What’s better than curing a disease? Not getting the disease in the first place, of course! Read on to find out everything you need to know about preventive care.
You’ve probably heard the old adage: “Prevention is better than the cure.” Well, that’s the whole raison d’être for preventive care, a form of medicine that focuses on preventing illnesses from developing, rather than treating preventable diseases after they’ve already begun. Just think about it: would you rather deal with the consequences of heart disease, or change your lifestyle and avoid dealing with the problem altogether? Get the lowdown on preventive care, the conditions that it can help with, and some of our very best preventive care tips.
What is preventive care?
If someone asked you to give a summary of the concept of healthcare, you probably define it like this: a responsive action that you take to deal with a disease or sickness which is already underway. And that would be true for most forms of healthcare. But preventive care is a little different. Basically, it’s all about stopping you from getting sick in the first place, and involves a range of different practices, including disease screening, medications, and lifestyle modification. Preventive care is aimed at stopping chronic diseases such as hypertension, obesity, and cancer and can be applied on both an individual and a societal level.
And although preventative care is not new, it is particularly trendy. Hoping to cut off the progression of lifestyle diseases before they become chronic conditions, San Francisco-based startup Go Forward, created by Adrian Aoun and featuring notable investors including NBA star Kevin Durant, has opened clinics in four cities promising unlimited doctor’s visits to give people access to preventative care assisted by technology.
How does preventive healthcare work in a clinical setting?
As we stated in the previous section, preventive care is intended to treat a very wide variety of diseases and conditions. As such, it’s important to visit your doctor even when you’re healthy, so you can screen for diseases, update your vaccinations, discuss medicines/supplements you’re currently taking, talk about alcohol and tobacco usage, and examine your risk of developing diseases like high cholesterol. Some of the tests that may be scheduled to work out whether you are at risk of certain conditions include:
- Blood sugar tests
- Cholesterol tests
- Osteoporosis screenings
- Pap smears
- Blood pressure tests
- Genetic testing for ovarian cancer or breast cancer
- Tests for sexually transmitted diseases
If any potential health problems are discovered, you and your healthcare provider can start to take the appropriate course of action, giving you the best chance of successfully treating chronic diseases before they become too serious.
Why is preventive care important?
According to the Centers for Disease Control and Prevention, chronic diseases such as cancer, diabetes, and heart disease account for 7 of every 10 deaths in the U.S. every year, as well as 75% of spending on healthcare. In most cases, these sorts of diseases are completely preventable or can be detected through screenings, making treatment much easier.
And what’s more, chronic diseases—also known as lifestyle diseases—are becoming more prevalent across the world. They are responsible for 71% of all deaths every year, and most experts claim that as time goes on, they’ll become more serious. As such, preventive care services are an increasingly necessary part of the solution to this growing health concern.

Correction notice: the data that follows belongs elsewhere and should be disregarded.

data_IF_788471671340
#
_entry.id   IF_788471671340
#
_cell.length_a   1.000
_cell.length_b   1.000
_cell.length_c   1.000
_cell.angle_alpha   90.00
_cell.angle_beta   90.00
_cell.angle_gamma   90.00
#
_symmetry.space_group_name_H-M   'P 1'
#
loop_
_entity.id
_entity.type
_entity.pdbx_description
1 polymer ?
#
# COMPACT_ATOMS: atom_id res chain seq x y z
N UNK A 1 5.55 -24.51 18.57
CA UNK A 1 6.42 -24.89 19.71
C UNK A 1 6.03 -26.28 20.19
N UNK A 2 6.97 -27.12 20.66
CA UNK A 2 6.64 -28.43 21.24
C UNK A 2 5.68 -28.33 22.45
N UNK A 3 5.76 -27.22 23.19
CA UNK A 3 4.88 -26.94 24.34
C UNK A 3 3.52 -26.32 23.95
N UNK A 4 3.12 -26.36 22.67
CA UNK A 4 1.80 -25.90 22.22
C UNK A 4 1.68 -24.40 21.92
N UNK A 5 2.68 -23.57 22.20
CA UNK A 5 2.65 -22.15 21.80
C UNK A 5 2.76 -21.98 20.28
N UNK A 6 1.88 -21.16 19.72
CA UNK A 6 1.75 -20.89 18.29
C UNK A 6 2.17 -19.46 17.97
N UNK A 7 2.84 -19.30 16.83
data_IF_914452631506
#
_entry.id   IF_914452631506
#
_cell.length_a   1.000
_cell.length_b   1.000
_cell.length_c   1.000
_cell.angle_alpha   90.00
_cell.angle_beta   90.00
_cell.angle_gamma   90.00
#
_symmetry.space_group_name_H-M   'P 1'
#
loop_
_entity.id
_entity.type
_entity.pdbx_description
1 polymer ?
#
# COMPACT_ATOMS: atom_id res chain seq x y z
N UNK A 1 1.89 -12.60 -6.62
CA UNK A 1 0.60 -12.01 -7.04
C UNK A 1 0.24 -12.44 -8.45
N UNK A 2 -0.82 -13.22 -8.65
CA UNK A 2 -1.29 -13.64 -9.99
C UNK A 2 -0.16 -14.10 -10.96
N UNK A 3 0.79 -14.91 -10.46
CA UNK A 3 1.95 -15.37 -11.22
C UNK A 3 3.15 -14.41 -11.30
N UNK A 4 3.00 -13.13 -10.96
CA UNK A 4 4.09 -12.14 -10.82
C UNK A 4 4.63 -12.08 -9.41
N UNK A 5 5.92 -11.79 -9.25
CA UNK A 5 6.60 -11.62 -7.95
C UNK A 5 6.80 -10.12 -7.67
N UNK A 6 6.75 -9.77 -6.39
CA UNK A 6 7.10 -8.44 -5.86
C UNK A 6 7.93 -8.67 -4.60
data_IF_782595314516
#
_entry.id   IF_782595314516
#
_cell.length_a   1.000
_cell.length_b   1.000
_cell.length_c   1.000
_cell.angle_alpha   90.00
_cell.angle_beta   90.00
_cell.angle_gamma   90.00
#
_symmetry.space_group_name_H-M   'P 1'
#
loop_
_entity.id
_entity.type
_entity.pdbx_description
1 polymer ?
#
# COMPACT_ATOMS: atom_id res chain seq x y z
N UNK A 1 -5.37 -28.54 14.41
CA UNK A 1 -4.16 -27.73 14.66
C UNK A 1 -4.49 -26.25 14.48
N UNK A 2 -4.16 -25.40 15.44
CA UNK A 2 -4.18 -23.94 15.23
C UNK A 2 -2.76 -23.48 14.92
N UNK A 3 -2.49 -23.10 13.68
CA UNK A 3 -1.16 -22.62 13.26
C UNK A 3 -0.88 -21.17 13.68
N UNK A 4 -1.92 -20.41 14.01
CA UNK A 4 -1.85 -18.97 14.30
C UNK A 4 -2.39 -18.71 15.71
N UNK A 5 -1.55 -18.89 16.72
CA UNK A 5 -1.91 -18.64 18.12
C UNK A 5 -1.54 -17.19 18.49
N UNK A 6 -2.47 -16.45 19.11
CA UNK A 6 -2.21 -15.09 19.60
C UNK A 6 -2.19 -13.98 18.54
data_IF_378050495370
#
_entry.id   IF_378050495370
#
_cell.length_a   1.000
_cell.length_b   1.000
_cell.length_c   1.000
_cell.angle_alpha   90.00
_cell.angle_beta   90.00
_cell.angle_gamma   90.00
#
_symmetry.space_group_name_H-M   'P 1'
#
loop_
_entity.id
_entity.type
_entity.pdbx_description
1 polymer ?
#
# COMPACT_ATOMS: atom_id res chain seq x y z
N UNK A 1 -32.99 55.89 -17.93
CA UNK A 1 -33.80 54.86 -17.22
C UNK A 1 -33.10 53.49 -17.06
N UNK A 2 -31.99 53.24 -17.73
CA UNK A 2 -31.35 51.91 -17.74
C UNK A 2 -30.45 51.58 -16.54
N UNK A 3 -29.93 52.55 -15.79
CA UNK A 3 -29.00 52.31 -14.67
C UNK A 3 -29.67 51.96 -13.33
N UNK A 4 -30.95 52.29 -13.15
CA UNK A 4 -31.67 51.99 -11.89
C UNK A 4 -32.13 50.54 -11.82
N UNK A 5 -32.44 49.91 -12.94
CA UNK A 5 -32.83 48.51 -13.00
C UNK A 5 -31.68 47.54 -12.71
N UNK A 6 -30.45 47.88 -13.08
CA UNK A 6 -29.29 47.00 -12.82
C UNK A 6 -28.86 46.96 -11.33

Preventive care can also have a serious impact on productivity. As many as 69 million employees miss work because of illness every year, which leads to annual losses of $260 billion. And the individual benefits of preventive care could also be substantial. Not only can it help people live longer, but in the long term, you’ll probably end up paying less for your medical bills.
Unfortunately, many people aren’t taking advantage. According to recent data, only 8% of U.S. adults are getting the preventive care services that offer the best chance of improving health. That’s why it’s so important not only to explore your preventive healthcare options, but also to take steps to manage your health at home.
Does preventive care work?
In general, people who take preventive care seriously see strong results. A recent study found that a healthcare model based around personalized preventive care can achieve significantly improved health management outcomes over the course of just 3 years. Other studies have indicated that avoiding smoking, maintaining a healthy weight, and exercising regularly can reduce your risk of developing chronic diseases by around 80%.
And does food matter? Definitely. A new (and really interesting) study from Tufts University researchers found that using insurance to partially cover the costs of healthy food could potentially prevent or postpone 3.28 million cases of cardiovascular disease and 120,000 cases of diabetes.
What can you do to stay healthy?
Outside of regular visits to your doctor, there are plenty of ways that you can follow preventive care principles and stay healthy at home. Avoiding alcohol and tobacco is key, as is maintaining a healthy weight and getting plenty of exercise. According to the U.S. Department of Health and Human Services, Office of Disease Prevention and Health Promotion, you should be getting at least 150 minutes of moderate-intensity aerobic exercise every week.
Bottom line: preventive care is an excellent way of maintaining your health and stopping chronic diseases in their tracks. If you’re interested, why not discuss preventive care with your doctor and see whether there are any preventive care services that could be beneficial for you?